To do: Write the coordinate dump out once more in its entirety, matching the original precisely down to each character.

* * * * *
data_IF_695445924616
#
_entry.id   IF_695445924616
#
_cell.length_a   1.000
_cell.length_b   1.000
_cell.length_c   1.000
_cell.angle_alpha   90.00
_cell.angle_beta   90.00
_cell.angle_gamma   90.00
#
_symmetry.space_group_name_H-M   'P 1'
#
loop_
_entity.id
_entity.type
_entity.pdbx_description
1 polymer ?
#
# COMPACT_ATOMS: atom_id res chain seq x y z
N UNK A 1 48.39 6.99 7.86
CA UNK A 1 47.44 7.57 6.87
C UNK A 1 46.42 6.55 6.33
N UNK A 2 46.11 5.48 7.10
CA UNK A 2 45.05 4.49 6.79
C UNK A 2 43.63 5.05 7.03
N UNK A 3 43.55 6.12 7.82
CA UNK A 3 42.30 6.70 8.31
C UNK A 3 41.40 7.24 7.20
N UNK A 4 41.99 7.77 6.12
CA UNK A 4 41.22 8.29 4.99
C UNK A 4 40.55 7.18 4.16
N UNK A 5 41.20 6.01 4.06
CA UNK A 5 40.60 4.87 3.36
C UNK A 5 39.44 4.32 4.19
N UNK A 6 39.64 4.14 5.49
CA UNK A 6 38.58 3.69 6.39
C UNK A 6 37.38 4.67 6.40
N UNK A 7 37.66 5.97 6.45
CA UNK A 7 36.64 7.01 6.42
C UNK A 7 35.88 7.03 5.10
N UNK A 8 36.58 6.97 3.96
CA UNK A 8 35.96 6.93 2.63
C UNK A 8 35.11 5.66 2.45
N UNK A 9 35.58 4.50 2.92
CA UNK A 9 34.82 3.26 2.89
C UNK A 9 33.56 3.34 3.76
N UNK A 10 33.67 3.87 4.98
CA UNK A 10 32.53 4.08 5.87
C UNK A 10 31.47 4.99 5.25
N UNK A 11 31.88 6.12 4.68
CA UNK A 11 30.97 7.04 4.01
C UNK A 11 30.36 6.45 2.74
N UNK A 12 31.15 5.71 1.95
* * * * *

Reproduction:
data_IF_695445924616
#
_entry.id   IF_695445924616
#
_cell.length_a   1.000
_cell.length_b   1.000
_cell.length_c   1.000
_cell.angle_alpha   90.00
_cell.angle_beta   90.00
_cell.angle_gamma   90.00
#
_symmetry.space_group_name_H-M   'P 1'
#
loop_
_entity.id
_entity.type
_entity.pdbx_description
1 polymer ?
#
# COMPACT_ATOMS: atom_id res chain seq x y z
N UNK A 1 48.39 6.99 7.86
CA UNK A 1 47.44 7.57 6.87
C UNK A 1 46.42 6.55 6.33
N UNK A 2 46.11 5.48 7.10
CA UNK A 2 45.05 4.49 6.79
C UNK A 2 43.63 5.05 7.03
N UNK A 3 43.55 6.12 7.82
CA UNK A 3 42.30 6.70 8.31
C UNK A 3 41.40 7.24 7.20
N UNK A 4 41.99 7.77 6.12
CA UNK A 4 41.22 8.29 4.99
C UNK A 4 40.55 7.18 4.16
N UNK A 5 41.20 6.01 4.06
CA UNK A 5 40.60 4.87 3.36
C UNK A 5 39.44 4.32 4.19
N UNK A 6 39.64 4.14 5.49
CA UNK A 6 38.58 3.69 6.39
C UNK A 6 37.38 4.67 6.40
N UNK A 7 37.66 5.97 6.45
CA UNK A 7 36.64 7.01 6.42
C UNK A 7 35.88 7.03 5.10
N UNK A 8 36.58 6.97 3.96
CA UNK A 8 35.96 6.93 2.63
C UNK A 8 35.11 5.66 2.45
N UNK A 9 35.58 4.50 2.92
CA UNK A 9 34.82 3.26 2.89
C UNK A 9 33.56 3.34 3.76
N UNK A 10 33.67 3.87 4.98
CA UNK A 10 32.53 4.08 5.87
C UNK A 10 31.47 4.99 5.25
N UNK A 11 31.88 6.12 4.68
CA UNK A 11 30.97 7.04 4.01
C UNK A 11 30.36 6.45 2.74
N UNK A 12 31.15 5.71 1.95